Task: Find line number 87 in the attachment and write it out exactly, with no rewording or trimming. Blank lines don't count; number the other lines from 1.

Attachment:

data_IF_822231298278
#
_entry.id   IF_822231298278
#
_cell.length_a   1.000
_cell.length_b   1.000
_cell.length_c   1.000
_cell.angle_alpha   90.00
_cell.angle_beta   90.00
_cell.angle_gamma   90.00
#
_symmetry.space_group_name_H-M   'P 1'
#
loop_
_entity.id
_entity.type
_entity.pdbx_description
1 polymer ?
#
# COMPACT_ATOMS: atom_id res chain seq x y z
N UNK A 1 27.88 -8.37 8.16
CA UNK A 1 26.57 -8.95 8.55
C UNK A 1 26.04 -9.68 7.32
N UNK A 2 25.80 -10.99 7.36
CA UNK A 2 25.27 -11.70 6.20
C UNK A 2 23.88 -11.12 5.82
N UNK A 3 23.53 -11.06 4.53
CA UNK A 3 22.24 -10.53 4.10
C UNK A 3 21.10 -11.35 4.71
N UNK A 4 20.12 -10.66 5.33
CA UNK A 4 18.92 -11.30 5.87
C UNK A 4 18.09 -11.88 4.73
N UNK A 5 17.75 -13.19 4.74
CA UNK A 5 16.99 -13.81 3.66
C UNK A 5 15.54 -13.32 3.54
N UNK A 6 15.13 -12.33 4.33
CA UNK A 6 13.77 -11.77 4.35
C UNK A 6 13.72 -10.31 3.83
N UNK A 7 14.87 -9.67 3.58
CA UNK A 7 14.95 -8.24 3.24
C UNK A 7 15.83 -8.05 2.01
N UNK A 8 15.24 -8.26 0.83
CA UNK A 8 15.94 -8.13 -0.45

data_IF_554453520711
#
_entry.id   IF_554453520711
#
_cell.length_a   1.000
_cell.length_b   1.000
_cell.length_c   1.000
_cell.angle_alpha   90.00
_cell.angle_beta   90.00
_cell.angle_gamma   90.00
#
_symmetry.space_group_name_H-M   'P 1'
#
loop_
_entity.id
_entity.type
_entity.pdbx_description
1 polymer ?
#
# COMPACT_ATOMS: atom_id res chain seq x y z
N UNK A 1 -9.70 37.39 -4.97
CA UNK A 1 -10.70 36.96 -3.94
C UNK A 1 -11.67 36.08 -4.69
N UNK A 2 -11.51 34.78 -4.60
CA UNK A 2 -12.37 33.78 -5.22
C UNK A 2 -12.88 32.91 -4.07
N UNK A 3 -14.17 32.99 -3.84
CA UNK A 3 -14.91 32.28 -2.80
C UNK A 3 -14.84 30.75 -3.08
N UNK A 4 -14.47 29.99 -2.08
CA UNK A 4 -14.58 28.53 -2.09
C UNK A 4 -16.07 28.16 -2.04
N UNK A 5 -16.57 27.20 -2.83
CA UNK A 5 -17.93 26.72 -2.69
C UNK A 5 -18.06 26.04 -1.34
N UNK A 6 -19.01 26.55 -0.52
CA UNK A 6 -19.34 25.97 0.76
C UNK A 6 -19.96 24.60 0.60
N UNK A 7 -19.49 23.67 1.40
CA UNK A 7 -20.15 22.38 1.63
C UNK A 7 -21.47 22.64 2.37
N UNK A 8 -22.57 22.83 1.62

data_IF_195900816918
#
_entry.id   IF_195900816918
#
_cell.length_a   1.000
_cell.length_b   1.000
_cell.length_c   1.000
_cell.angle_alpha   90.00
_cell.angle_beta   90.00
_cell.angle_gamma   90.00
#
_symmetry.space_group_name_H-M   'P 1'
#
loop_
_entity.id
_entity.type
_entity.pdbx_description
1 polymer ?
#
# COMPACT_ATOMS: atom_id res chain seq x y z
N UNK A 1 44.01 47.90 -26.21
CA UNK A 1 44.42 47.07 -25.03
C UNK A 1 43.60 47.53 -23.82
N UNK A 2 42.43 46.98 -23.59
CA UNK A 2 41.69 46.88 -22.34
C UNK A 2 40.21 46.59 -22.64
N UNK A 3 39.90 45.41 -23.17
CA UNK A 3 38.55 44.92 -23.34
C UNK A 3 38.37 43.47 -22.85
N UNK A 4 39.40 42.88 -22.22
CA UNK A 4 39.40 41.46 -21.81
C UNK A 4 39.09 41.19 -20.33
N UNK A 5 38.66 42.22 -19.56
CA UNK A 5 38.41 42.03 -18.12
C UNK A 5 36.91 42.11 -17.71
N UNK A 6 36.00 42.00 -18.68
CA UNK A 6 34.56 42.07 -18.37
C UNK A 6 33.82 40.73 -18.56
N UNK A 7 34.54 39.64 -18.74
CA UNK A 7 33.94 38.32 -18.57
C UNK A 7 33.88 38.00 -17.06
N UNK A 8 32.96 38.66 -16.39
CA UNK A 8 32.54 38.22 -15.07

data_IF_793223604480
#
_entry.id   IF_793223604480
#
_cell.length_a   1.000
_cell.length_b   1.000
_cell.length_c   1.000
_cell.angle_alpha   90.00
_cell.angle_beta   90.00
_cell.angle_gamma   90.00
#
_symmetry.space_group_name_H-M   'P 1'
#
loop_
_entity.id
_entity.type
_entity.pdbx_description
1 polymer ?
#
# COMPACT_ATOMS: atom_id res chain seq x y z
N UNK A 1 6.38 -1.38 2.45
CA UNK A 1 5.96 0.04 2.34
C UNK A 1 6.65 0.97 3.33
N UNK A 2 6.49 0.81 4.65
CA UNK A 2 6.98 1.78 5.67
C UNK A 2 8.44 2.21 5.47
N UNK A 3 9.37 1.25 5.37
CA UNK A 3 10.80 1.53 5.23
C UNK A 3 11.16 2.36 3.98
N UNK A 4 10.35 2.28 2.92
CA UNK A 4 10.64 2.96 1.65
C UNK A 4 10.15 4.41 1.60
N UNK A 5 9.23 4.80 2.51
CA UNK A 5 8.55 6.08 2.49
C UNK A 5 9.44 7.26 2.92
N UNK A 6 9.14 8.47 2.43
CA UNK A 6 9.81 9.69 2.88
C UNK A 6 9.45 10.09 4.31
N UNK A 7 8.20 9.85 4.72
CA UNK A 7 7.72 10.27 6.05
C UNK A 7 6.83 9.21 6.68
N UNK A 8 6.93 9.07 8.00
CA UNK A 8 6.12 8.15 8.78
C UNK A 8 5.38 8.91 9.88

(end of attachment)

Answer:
#